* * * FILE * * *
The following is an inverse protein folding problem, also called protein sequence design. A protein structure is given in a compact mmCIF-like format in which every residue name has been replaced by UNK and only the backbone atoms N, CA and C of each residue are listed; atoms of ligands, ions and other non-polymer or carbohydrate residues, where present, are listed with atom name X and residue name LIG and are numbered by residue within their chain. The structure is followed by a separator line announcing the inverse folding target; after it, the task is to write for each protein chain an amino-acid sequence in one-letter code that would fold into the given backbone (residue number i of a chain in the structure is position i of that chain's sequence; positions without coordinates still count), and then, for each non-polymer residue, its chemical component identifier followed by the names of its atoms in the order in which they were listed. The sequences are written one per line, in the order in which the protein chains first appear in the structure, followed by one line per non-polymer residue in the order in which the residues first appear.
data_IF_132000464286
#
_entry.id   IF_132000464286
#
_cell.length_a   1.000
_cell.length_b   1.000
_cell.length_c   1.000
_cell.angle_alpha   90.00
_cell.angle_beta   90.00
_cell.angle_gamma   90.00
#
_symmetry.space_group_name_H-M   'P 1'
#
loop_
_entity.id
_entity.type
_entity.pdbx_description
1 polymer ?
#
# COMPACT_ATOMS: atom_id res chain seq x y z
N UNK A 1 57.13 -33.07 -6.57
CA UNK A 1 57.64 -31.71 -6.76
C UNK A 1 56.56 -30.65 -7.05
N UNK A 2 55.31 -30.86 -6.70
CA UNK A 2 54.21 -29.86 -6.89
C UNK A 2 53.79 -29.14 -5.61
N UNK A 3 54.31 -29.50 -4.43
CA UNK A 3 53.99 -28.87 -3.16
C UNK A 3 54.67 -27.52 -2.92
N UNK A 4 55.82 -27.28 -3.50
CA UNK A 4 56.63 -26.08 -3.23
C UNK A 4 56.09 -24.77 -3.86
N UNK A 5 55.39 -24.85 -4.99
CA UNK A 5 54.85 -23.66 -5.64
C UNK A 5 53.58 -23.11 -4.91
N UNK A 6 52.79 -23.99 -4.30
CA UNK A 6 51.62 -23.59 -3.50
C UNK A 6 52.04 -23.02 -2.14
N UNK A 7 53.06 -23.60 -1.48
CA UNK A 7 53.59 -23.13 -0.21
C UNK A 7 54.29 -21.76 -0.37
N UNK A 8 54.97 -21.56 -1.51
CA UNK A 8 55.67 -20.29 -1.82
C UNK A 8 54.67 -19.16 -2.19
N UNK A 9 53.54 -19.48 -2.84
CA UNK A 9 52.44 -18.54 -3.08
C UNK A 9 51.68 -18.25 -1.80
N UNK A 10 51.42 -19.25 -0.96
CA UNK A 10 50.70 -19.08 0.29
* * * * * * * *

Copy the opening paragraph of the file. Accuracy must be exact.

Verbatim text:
The following is an inverse protein folding problem, also called protein sequence design. A protein structure is given in a compact mmCIF-like format in which every residue name has been replaced by UNK and only the backbone atoms N, CA and C of each residue are listed; atoms of ligands, ions and other non-polymer or carbohydrate residues, where present, are listed with atom name X and residue name LIG and are numbered by residue within their chain. The structure is followed by a separator line announcing the inverse folding target; after it, the task is to write for each protein chain an amino-acid sequence in one-letter code that would fold into the given backbone (residue number i of a chain in the structure is position i of that chain's sequence; positions without coordinates still count), and then, for each non-polymer residue, its chemical component identifier followed by the names of its atoms in the order in which they were listed. The sequences are written one per line, in the order in which the protein chains first appear in the structure, followed by one line per non-polymer residue in the order in which the residues first appear.